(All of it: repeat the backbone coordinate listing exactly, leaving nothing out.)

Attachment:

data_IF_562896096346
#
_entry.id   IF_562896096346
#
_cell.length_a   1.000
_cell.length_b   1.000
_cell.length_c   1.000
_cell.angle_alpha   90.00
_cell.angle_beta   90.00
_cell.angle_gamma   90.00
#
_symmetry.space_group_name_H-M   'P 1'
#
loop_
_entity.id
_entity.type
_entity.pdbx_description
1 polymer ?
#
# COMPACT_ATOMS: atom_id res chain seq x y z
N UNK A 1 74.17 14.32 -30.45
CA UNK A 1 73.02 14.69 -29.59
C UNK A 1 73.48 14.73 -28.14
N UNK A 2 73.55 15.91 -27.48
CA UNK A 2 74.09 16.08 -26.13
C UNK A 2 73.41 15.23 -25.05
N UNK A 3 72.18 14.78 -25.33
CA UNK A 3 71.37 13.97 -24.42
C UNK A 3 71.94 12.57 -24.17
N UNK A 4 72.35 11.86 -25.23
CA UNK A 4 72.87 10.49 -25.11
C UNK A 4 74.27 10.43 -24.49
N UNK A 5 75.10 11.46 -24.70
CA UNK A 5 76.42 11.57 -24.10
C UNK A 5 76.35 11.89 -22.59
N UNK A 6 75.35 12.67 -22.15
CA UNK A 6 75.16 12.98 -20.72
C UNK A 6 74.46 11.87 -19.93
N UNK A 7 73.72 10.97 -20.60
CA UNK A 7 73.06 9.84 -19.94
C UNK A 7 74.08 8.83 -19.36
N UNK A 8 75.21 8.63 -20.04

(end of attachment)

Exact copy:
data_IF_562896096346
#
_entry.id   IF_562896096346
#
_cell.length_a   1.000
_cell.length_b   1.000
_cell.length_c   1.000
_cell.angle_alpha   90.00
_cell.angle_beta   90.00
_cell.angle_gamma   90.00
#
_symmetry.space_group_name_H-M   'P 1'
#
loop_
_entity.id
_entity.type
_entity.pdbx_description
1 polymer ?
#
# COMPACT_ATOMS: atom_id res chain seq x y z
N UNK A 1 74.17 14.32 -30.45
CA UNK A 1 73.02 14.69 -29.59
C UNK A 1 73.48 14.73 -28.14
N UNK A 2 73.55 15.91 -27.48
CA UNK A 2 74.09 16.08 -26.13
C UNK A 2 73.41 15.23 -25.05
N UNK A 3 72.18 14.78 -25.33
CA UNK A 3 71.37 13.97 -24.42
C UNK A 3 71.94 12.57 -24.17
N UNK A 4 72.35 11.86 -25.23
CA UNK A 4 72.87 10.49 -25.11
C UNK A 4 74.27 10.43 -24.49
N UNK A 5 75.10 11.46 -24.70
CA UNK A 5 76.42 11.57 -24.10
C UNK A 5 76.35 11.89 -22.59
N UNK A 6 75.35 12.67 -22.15
CA UNK A 6 75.16 12.98 -20.72
C UNK A 6 74.46 11.87 -19.93
N UNK A 7 73.72 10.97 -20.60
CA UNK A 7 73.06 9.84 -19.94
C UNK A 7 74.08 8.83 -19.36
N UNK A 8 75.21 8.63 -20.04